Carrie Hill and Tobi Mitchell are two Mohawk women and artists who honed very different creative skills but met each other and bonded at a basket-weaving class. Their brainstorming and the collaborative partnership has not only fused together artistic mediums, but it keeps the legacy of their Mohawk culture and heritage alive through modern fashion.
What tribes are you from?
TM: Mohawk Nation, Eastern door of the Haudenosaunee Confederacy
Where do you call home?
TM: Akwesasne Mohawk Territory, which is located along the Canada and USA border as well as the Quebec-Ontario provincial border.
Where and when did you learn how to create your art mediums?
CH: I was fortunate enough to be a stay-at-home mother for my youngest daughter but was craving something for me, something to make me feel like “Carrie” and not just mom or wife. I asked my Auntie Laura (my Auntie Little one) if she would teach me and I would go to her house after I put my kids to bed and she would show me different weaving techniques, like how to prepare the splint to make it weavable. In the summer she showed me how to collect sweetgrass; it was something that I had taken an immediate liking to and impressed my auntie with my tight weaves.
TM: When I was younger I used to be a part of the Akwesasne Singers & Dancers, and we would travel and showcase our social songs and dances. As part of this, we also got together once a week to make crafts, and from there it grew as I got older. I took a break from beading around the time I went to University, and with a nudge from my
Who decided to collaborate on a piece?
CH: Tobi had taken a few basket classes with me and was a lot of fun to have in the classes. She liked to pick more difficult designs or shapes to weave. She was always up for a challenge and never gave up. Tobi also had a lot of creativity with her beadwork. I really liked how she took pride in her craft and how she was fun to be around. I had been approached before about possibly adding beadwork to my splint earrings and medallions before, but had not quite found someone I wanted to collaborate with, then there was Tobi [laughs].
TM: I used to make baskets when I was younger, and I started taking different classes with Carrie. We got along pretty well, and whenever I had an idea, that usually meant more work for both of us, but she was supportive. I had pondered a few times about adding beads to my baskets in class, but after a quick chat during a class we figured that the structural damage to the basket would be too great. Little did I know, Carrie had another idea up her sleeve. She contacted me about working together, and during our quick discussion about it, I had so many different ideas in my head.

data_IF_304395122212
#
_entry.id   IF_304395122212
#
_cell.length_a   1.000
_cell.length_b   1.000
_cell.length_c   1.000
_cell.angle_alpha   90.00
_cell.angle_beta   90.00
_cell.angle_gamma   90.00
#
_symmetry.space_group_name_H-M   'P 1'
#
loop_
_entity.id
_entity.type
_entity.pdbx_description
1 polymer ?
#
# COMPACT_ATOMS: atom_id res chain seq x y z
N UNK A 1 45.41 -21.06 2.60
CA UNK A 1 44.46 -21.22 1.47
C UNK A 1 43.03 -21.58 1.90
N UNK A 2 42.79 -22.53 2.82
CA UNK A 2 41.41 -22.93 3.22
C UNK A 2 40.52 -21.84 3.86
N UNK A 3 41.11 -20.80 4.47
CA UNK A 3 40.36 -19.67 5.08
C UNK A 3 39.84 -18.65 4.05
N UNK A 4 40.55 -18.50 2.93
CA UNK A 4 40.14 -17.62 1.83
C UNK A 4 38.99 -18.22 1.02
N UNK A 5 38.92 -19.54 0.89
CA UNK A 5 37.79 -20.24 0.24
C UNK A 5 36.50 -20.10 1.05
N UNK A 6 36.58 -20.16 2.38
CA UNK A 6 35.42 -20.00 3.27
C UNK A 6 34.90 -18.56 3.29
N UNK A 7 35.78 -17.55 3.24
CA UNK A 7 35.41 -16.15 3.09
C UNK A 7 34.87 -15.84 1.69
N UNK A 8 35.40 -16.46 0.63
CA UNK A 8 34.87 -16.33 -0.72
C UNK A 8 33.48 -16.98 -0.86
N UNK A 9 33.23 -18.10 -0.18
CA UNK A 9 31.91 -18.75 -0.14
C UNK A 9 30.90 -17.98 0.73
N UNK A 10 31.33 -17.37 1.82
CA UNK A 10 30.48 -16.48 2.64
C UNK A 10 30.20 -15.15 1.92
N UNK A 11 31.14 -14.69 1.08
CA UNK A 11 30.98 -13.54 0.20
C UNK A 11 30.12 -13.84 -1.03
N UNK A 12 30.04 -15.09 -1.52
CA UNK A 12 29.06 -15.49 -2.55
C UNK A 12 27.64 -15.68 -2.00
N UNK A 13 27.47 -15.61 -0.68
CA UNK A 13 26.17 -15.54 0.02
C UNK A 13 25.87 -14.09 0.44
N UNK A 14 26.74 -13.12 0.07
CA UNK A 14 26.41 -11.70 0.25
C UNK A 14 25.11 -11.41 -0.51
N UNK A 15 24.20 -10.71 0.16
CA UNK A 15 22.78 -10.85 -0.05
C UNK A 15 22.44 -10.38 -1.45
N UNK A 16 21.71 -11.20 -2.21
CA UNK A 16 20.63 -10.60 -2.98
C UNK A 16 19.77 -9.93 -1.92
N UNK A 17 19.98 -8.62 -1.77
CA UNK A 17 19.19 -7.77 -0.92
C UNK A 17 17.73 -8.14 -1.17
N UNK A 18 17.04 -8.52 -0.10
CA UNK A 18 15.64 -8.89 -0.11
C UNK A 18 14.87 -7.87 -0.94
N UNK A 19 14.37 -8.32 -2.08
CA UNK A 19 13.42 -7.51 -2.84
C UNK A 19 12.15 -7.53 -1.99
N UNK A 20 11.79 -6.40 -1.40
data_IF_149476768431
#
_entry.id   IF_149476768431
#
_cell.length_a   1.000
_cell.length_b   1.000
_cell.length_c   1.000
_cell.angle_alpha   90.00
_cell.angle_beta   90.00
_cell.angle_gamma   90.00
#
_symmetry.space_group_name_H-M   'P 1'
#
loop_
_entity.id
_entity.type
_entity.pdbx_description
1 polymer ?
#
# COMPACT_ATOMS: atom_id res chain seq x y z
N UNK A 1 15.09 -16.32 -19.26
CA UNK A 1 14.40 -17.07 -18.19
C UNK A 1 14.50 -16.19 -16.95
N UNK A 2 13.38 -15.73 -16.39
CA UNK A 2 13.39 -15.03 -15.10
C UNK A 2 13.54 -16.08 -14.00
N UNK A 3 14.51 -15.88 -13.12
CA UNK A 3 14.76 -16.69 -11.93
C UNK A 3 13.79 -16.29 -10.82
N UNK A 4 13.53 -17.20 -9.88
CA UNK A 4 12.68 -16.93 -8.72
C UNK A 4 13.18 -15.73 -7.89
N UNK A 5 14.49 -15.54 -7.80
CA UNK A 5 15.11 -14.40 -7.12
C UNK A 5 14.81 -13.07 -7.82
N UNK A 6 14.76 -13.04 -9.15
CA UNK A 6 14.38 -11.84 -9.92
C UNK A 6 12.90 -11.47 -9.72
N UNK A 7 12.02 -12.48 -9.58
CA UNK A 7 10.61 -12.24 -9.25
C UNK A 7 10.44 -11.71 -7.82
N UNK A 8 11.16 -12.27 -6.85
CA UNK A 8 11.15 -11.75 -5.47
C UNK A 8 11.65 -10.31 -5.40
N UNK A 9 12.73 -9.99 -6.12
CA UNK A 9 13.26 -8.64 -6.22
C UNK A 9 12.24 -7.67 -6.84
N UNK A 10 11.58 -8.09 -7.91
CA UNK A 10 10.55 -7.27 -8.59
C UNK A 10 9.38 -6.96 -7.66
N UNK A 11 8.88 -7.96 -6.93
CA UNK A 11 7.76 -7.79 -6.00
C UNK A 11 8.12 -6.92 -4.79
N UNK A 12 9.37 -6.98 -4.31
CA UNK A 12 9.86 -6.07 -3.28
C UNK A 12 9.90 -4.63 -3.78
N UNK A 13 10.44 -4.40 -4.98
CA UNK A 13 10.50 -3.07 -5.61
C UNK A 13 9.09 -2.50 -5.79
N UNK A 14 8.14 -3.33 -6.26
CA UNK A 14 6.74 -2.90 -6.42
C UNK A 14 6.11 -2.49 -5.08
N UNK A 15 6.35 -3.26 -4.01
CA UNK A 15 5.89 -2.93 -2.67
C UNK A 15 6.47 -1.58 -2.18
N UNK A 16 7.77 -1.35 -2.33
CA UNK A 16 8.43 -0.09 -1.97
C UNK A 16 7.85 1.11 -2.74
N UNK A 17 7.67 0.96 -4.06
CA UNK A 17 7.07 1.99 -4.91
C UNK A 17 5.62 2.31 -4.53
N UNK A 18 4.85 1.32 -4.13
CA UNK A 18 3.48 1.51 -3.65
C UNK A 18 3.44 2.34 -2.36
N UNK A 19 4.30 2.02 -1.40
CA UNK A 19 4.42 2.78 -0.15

What was the process like?
CH: It started over an excited message, then I asked for her number so i could talk with her about the idea. I called her and it was a really great conversation. I think we were both really excited to start working on the pieces together.
TM: To make the initial pieces, Carrie made a few different sized-medallion pieces, which were based off her earring design. I took them and experimented with a few different techniques until I found one that worked with the uniqueness of the pieces. I used our traditional Haudenosaunee-raised beadwork to add some color and design to the pieces. Normally Carrie uses sweetgrass along the outside of her earrings and since that was missing, I used the beadwork to try and look like a braid.
Are you guys planning on collaborating on more pieces in the future?
CH: I believe we are. I really dig her style.
TM: Yes we are, we have received some requests for orders, and we’ve discussed the possibility of doing more sets and experimenting some more with these. I still have a few ideas for some more pieces for necklaces, hair pieces and a few other possibilities we’ve talked about.
Where can someone purchase these pieces?
Chill Baskets on Facebook and Instagram; Chillbaskets1@gmail.com for email or Midnite Creations on Facebook.